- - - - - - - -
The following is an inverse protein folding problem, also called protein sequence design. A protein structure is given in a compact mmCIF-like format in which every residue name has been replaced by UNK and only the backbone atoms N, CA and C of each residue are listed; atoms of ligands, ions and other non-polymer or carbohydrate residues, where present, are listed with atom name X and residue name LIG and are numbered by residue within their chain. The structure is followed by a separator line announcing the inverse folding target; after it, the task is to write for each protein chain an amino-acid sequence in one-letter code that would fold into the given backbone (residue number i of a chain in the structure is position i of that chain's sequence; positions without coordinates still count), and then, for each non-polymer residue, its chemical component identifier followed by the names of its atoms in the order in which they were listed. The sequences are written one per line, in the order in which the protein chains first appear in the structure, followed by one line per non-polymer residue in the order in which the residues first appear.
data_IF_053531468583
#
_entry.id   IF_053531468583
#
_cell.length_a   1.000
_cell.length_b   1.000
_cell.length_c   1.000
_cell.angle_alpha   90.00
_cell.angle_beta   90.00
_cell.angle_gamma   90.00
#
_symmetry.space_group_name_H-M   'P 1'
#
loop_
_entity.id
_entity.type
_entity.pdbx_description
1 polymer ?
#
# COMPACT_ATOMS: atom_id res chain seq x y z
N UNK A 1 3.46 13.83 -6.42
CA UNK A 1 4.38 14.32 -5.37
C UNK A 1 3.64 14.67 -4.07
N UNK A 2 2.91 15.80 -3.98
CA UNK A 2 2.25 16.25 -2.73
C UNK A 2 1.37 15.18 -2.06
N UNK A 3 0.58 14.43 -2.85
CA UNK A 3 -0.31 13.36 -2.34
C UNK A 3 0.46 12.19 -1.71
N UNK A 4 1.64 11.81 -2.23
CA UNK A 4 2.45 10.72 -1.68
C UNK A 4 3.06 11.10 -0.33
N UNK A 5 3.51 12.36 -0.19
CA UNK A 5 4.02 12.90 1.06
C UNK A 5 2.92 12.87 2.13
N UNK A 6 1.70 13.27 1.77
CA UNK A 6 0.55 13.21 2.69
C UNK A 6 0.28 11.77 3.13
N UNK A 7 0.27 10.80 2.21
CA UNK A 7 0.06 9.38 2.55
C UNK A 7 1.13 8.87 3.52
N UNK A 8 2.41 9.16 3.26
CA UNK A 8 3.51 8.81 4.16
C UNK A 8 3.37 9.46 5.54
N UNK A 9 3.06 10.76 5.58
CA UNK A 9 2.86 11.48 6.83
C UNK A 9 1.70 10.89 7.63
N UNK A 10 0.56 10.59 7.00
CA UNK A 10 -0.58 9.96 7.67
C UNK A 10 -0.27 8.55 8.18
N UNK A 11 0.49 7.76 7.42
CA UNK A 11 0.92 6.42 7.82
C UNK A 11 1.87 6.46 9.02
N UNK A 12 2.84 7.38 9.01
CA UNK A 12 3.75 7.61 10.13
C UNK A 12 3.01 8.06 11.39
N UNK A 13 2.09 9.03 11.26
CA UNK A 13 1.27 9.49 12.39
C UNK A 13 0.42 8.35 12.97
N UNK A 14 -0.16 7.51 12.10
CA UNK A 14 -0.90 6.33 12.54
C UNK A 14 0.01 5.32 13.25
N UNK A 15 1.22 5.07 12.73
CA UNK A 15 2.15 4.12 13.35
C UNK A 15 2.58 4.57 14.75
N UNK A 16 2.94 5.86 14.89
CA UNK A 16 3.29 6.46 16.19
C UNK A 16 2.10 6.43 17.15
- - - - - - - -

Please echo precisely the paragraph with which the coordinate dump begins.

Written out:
The following is an inverse protein folding problem, also called protein sequence design. A protein structure is given in a compact mmCIF-like format in which every residue name has been replaced by UNK and only the backbone atoms N, CA and C of each residue are listed; atoms of ligands, ions and other non-polymer or carbohydrate residues, where present, are listed with atom name X and residue name LIG and are numbered by residue within their chain. The structure is followed by a separator line announcing the inverse folding target; after it, the task is to write for each protein chain an amino-acid sequence in one-letter code that would fold into the given backbone (residue number i of a chain in the structure is position i of that chain's sequence; positions without coordinates still count), and then, for each non-polymer residue, its chemical component identifier followed by the names of its atoms in the order in which they were listed. The sequences are written one per line, in the order in which the protein chains first appear in the structure, followed by one line per non-polymer residue in the order in which the residues first appear.